Chefchaouen (sometimes shortened to simply Chaouen) is a popular tourist destination in north-eastern Morocco. Located amongst the soaring Rif Mountains, it is easy to reach by bus from major surrounding cities, such as Tangier, Fes, Tetouan, Rabat, and Casablanca. Daytrips also operate from Tangier and Fes, although it is well worth taking at least a couple of days to enjoy the beauty and surrounding nature of Chefchaouen, Morocco’s Blue Pearl. Here’s why you should add Chefchaouen to your Morocco itinerary:
A lovely welcome to a lovely town
A small ornamental section of wall, complete with the town’s signature colours of blue and white, waits to greet visitors. Featuring a blue door, it is a popular photo stop before exploring the rest of the town. You can enjoy lovely views of the mountains from here, as well as looking at an old piece of agricultural equipment, rather like an antiquated tractor, that is displayed at the side of the road.
Stunning medina with lots of shades of blue
Chefchaouen is known for its beautiful medina (town centre), filled with buildings that are painted in various shades of blue and white. The gleaming white wash is a stark contrast against the powder blues, baby blues, ocean blues, navy blues, and any other blue hue that you can think of. Homes, restaurants, and businesses all embrace the blue theme with gusto. It is said that the original reason that people painted buildings in those colours was to deter mosquitoes, though today the, sometimes mottled and sometimes chipped but overall well maintained, paintwork is more of a tourist draw than anything else.
Pretty details that add plenty of character
Many properties take pride in their appearance, and you’ll come across ornamental pots and hanging tubs filled with fragrant flowers and lush plants, various statues and other decorative effects, attractive clocks, and diverse lanterns that provide street lighting after the sun has set. Pay attention to the doors too; lots have unusual door knockers, including hands, spoons, and animal heads.
Peaceful souks with an assortment of wares
The souks (markets) of Chefchaouen are more relaxed than those in other parts of the country, with friendly locals more likely to exchange a cheery smile and greeting than to try and pressure you into buying anything. You can browse an interesting array of items, including colourful lamps, hats, leather goods, clothing, aromatic spices, argan oil products, and exquisite pieces of artwork. Paintings of Chefchaouen are particularly abundant, with vendors using the exterior blue walls to display their works. Multi-coloured woven rugs also hang outside shops, creating lovely colour contrasts.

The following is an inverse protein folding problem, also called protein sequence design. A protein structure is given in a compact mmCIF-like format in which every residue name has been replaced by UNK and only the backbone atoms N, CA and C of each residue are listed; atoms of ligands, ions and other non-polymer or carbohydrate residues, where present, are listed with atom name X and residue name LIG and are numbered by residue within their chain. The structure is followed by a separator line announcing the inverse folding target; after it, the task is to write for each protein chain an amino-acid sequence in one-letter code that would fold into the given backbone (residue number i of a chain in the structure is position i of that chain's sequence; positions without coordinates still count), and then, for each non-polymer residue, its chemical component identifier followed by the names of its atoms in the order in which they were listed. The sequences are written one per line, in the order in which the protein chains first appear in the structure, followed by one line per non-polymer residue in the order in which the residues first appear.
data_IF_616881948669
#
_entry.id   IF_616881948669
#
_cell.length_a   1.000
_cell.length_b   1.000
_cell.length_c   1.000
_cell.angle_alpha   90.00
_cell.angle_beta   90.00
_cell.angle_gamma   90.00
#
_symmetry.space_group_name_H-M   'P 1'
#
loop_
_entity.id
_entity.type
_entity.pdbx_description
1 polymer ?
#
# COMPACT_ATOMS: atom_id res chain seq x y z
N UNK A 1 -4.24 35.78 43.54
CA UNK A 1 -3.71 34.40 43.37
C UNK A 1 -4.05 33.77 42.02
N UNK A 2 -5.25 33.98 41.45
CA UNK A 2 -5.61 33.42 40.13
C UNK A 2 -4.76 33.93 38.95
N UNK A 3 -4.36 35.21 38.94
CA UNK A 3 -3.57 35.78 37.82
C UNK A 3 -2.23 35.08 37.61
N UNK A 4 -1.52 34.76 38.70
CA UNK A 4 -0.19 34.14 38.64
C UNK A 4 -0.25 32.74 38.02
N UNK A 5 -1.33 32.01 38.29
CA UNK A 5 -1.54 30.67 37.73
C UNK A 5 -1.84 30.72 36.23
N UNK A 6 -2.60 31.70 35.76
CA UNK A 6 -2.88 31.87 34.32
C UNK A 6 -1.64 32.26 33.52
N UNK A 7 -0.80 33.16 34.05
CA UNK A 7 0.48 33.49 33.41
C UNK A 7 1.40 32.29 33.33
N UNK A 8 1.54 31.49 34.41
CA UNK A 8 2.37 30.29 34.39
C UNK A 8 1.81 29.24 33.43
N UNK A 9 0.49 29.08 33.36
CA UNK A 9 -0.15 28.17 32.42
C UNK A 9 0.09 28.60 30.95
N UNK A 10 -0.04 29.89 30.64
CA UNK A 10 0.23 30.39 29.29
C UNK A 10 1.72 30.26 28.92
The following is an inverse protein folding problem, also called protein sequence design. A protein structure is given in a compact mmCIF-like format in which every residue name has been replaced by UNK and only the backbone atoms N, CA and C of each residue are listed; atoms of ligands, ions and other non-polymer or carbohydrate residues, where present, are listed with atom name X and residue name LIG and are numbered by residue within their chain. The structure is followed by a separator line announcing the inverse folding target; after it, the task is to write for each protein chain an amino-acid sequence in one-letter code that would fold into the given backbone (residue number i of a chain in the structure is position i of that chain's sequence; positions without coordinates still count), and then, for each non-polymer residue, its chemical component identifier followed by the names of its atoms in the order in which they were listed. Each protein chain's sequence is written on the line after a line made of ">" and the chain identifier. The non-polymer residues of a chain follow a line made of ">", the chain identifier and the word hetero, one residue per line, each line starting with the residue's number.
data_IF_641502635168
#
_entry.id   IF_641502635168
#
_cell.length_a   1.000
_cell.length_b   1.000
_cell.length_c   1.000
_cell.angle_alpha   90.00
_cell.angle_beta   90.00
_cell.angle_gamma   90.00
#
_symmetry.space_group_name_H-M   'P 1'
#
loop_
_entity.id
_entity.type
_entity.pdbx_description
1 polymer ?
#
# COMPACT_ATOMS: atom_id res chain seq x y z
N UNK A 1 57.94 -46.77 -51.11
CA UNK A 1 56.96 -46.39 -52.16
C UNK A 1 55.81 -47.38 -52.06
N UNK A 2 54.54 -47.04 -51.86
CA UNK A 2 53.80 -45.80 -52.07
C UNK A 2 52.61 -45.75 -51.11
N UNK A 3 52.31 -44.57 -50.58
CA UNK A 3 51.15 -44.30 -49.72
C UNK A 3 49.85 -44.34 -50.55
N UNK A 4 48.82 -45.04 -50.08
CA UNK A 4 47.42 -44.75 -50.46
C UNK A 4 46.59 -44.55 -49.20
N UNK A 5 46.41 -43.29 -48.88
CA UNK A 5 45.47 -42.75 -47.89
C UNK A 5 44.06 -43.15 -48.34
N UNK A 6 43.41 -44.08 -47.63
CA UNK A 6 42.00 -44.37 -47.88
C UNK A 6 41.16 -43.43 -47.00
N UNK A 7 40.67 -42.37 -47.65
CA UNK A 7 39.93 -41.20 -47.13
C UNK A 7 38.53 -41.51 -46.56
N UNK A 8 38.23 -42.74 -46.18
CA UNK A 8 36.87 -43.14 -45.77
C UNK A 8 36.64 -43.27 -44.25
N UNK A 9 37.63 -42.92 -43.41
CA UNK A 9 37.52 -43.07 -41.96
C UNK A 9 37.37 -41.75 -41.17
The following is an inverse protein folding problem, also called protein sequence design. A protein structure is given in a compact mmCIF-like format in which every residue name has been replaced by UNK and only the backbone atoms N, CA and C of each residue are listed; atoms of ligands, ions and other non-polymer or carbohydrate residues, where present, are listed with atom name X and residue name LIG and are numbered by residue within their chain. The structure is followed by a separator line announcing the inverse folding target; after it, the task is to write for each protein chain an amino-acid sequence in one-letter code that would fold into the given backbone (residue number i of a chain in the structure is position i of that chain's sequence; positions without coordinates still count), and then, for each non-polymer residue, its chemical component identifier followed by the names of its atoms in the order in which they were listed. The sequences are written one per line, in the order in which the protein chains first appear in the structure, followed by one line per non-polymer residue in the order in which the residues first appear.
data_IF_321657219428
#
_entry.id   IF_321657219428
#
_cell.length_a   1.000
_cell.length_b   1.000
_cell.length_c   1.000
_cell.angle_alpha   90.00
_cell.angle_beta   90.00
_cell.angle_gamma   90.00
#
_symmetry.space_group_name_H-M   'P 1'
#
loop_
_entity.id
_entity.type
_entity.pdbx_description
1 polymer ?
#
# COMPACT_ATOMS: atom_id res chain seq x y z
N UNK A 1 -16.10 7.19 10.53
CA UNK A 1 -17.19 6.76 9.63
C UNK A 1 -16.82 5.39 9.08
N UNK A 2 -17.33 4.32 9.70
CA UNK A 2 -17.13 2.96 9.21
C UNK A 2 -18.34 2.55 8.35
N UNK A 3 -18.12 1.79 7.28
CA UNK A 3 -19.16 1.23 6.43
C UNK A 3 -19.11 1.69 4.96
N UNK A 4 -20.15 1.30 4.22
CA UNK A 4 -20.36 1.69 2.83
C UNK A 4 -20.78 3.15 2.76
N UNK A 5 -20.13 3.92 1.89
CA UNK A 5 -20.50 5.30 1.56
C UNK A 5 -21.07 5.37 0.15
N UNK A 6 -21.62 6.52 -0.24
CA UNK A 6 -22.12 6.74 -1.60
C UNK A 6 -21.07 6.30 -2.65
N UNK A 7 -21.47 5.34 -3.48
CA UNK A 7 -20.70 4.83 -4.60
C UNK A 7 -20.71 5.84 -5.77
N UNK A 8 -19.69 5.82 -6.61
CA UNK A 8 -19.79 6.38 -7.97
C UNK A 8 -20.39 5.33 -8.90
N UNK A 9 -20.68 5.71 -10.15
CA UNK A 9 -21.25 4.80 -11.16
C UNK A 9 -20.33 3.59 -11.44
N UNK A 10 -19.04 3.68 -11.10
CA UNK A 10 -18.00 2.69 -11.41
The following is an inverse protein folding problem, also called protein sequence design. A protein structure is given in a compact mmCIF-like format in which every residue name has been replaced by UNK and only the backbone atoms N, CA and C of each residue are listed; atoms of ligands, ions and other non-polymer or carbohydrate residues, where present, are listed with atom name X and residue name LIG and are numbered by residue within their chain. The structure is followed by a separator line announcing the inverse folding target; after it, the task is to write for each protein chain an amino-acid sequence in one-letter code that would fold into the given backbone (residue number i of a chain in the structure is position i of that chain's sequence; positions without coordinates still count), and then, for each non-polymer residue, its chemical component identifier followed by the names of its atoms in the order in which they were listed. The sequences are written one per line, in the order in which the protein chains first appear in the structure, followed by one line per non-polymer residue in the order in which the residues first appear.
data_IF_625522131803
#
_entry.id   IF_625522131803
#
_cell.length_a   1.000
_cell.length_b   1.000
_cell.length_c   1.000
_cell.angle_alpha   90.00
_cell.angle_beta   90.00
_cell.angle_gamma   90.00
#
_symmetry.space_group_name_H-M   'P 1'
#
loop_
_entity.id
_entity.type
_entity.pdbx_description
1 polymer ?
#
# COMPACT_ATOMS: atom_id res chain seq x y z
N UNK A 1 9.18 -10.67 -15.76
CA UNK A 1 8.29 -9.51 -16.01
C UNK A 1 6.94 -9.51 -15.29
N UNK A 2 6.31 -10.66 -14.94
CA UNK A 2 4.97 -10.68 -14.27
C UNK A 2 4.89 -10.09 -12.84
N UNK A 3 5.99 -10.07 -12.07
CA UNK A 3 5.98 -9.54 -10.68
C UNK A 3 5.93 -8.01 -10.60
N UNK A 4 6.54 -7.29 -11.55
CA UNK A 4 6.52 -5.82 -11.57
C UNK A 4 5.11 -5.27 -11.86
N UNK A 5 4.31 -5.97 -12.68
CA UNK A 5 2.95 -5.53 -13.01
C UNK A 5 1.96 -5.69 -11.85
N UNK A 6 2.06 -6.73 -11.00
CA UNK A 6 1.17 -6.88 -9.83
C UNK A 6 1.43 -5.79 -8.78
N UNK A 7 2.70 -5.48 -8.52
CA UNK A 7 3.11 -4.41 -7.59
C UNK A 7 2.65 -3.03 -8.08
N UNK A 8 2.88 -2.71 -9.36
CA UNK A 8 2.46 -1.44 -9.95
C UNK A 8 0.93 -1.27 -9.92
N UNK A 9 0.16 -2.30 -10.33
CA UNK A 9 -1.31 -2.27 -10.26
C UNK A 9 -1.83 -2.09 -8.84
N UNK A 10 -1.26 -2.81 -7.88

Blue and white public art
The artwork doesn’t stop with the items for sale; you can see large painted images around the town, with whole walls covered with picturesque scenes, all painted using mainly the town’s signature colours of white and blue. Depicting the streets and the people of Chefchaouen, the details are stunning.
A small but atmospheric Kasbah
It costs just 10 MAD (approximately 1 USD) to step inside the high walls of Chefchaouen’s historic Kasbah (fortress). Dating back to the 18th century, the Kasbah was built on the orders of Moulay Ismail, the first Arab to arrive in Morocco and a former king of the country.
You’ll enter into a tree-surrounded courtyard with plenty of blooms, the sand-coloured walls looming on all sides. Climb up into the towers for pretty views of the blue town and to the mountains beyond, and descend into the former prison, complete with manacles and shackles attached to the floor and walls. There is an ethnographic exhibition within the walls.
The Kasbah’s is open between 9 am and 1 pm and 3 pm and 6.30 pm on all days of the week except Fridays, when the morning opening hours are from 9 am to 12 midday (afternoon opening hours are the same as for the rest of the week).
Babbling river and cascading waterfall
To the east of the medina there is a small waterfall and a narrow river. The waterfall, known locally as Ras el Maa is a serene spot that is popular with locals. You may see kids splashing about in the waters on a hot day, and it’s quite common to see local residents using the running water to wash the large rugs from their homes. The multi-coloured rugs are first beaten with sticks or brooms to remove the dust, before being laid in the shallow water and vigorously scrubbed with a brush. Rugs are then hung out to dry on top of small shelters.
Other things to enjoy in and around charming Chefchaouen
The main square is a terrific place to eat and drink, with a variety of restaurants that serve mainly Moroccan fare, such as couscous, Moroccan salad, and tagine, as well as a handful of bars and coffee shops that really get lively in the evenings. Restaurant Paloma is especially lovely.
The ruins of Jamaa Bouzafar, an old mosque, are interesting for a short stroll, and you can also enjoy excellent views of the town from the hilly location. There are several active mosques around the town, each sending out the soulful call to prayer five times each day.
The nearby hills and mountains provide great opportunities for scenic hiking, with trails of varying difficulty levels available. The beautiful waterfall of Akchour is also just a short drive, of around 30 minutes, away. Many visitors negotiate a round-trip fare with a local taxi.
There are plenty of reasons to visit Chefchaouen when travelling around Morocco!
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